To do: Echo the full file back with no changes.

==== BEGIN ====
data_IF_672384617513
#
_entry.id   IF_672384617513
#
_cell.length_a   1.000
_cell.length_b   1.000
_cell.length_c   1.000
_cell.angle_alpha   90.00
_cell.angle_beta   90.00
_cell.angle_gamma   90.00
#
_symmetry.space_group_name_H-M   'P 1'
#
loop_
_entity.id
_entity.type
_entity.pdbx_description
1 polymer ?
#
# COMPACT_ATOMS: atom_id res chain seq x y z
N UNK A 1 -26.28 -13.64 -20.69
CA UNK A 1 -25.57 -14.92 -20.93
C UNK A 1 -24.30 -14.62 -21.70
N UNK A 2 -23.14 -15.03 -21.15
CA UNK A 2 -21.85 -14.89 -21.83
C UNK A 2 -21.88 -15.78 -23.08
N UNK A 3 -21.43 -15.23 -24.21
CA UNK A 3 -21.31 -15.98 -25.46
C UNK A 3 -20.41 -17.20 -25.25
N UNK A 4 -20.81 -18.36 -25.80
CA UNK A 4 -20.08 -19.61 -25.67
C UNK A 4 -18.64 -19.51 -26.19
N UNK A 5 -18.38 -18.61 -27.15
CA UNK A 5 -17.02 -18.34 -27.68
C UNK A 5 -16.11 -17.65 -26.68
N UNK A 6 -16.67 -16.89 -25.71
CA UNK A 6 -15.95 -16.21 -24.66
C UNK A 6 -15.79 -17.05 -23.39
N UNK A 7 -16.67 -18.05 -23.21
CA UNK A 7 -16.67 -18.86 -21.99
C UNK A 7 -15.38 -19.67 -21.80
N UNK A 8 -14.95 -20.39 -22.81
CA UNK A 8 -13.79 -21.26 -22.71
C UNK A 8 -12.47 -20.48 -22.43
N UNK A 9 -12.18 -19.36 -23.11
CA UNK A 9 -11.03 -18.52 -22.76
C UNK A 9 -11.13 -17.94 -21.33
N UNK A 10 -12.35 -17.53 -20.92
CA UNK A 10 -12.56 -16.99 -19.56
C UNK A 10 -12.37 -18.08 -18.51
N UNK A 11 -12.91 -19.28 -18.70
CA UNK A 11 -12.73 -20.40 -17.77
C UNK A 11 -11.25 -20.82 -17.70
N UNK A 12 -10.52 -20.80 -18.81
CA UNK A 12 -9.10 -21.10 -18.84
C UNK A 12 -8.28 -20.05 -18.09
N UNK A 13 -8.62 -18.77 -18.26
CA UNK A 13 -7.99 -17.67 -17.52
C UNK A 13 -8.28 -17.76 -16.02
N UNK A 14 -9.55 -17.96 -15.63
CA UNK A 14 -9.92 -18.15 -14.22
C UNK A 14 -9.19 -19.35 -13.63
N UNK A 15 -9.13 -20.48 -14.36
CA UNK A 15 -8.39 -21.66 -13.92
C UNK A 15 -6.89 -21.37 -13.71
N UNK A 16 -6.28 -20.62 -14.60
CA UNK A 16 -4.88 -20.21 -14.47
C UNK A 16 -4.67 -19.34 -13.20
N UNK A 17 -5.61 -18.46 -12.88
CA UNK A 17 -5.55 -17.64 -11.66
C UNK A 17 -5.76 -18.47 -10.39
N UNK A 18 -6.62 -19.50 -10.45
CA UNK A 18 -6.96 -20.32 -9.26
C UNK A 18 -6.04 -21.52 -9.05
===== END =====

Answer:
data_IF_672384617513
#
_entry.id   IF_672384617513
#
_cell.length_a   1.000
_cell.length_b   1.000
_cell.length_c   1.000
_cell.angle_alpha   90.00
_cell.angle_beta   90.00
_cell.angle_gamma   90.00
#
_symmetry.space_group_name_H-M   'P 1'
#
loop_
_entity.id
_entity.type
_entity.pdbx_description
1 polymer ?
#
# COMPACT_ATOMS: atom_id res chain seq x y z
N UNK A 1 -26.28 -13.64 -20.69
CA UNK A 1 -25.57 -14.92 -20.93
C UNK A 1 -24.30 -14.62 -21.70
N UNK A 2 -23.14 -15.03 -21.15
CA UNK A 2 -21.85 -14.89 -21.83
C UNK A 2 -21.88 -15.78 -23.08
N UNK A 3 -21.43 -15.23 -24.21
CA UNK A 3 -21.31 -15.98 -25.46
C UNK A 3 -20.41 -17.20 -25.25
N UNK A 4 -20.81 -18.36 -25.80
CA UNK A 4 -20.08 -19.61 -25.67
C UNK A 4 -18.64 -19.51 -26.19
N UNK A 5 -18.38 -18.61 -27.15
CA UNK A 5 -17.02 -18.34 -27.68
C UNK A 5 -16.11 -17.65 -26.68
N UNK A 6 -16.67 -16.89 -25.71
CA UNK A 6 -15.95 -16.21 -24.66
C UNK A 6 -15.79 -17.05 -23.39
N UNK A 7 -16.67 -18.05 -23.21
CA UNK A 7 -16.67 -18.86 -21.99
C UNK A 7 -15.38 -19.67 -21.80
N UNK A 8 -14.95 -20.39 -22.81
CA UNK A 8 -13.79 -21.26 -22.71
C UNK A 8 -12.47 -20.48 -22.43
N UNK A 9 -12.18 -19.36 -23.11
CA UNK A 9 -11.03 -18.52 -22.76
C UNK A 9 -11.13 -17.94 -21.33
N UNK A 10 -12.35 -17.53 -20.92
CA UNK A 10 -12.56 -16.99 -19.56
C UNK A 10 -12.37 -18.08 -18.51
N UNK A 11 -12.91 -19.28 -18.70
CA UNK A 11 -12.73 -20.40 -17.77
C UNK A 11 -11.25 -20.82 -17.70
N UNK A 12 -10.52 -20.80 -18.81
CA UNK A 12 -9.10 -21.10 -18.84
C UNK A 12 -8.28 -20.05 -18.09
N UNK A 13 -8.62 -18.77 -18.26
CA UNK A 13 -7.99 -17.67 -17.52
C UNK A 13 -8.28 -17.76 -16.02
N UNK A 14 -9.55 -17.96 -15.63
CA UNK A 14 -9.92 -18.15 -14.22
C UNK A 14 -9.19 -19.35 -13.63
N UNK A 15 -9.13 -20.48 -14.36
CA UNK A 15 -8.39 -21.66 -13.92
C UNK A 15 -6.89 -21.37 -13.71
N UNK A 16 -6.28 -20.62 -14.60
CA UNK A 16 -4.88 -20.21 -14.47
C UNK A 16 -4.67 -19.34 -13.20
N UNK A 17 -5.61 -18.46 -12.88
CA UNK A 17 -5.55 -17.64 -11.66
C UNK A 17 -5.76 -18.47 -10.39
N UNK A 18 -6.62 -19.50 -10.45
CA UNK A 18 -6.96 -20.32 -9.26
C UNK A 18 -6.04 -21.52 -9.05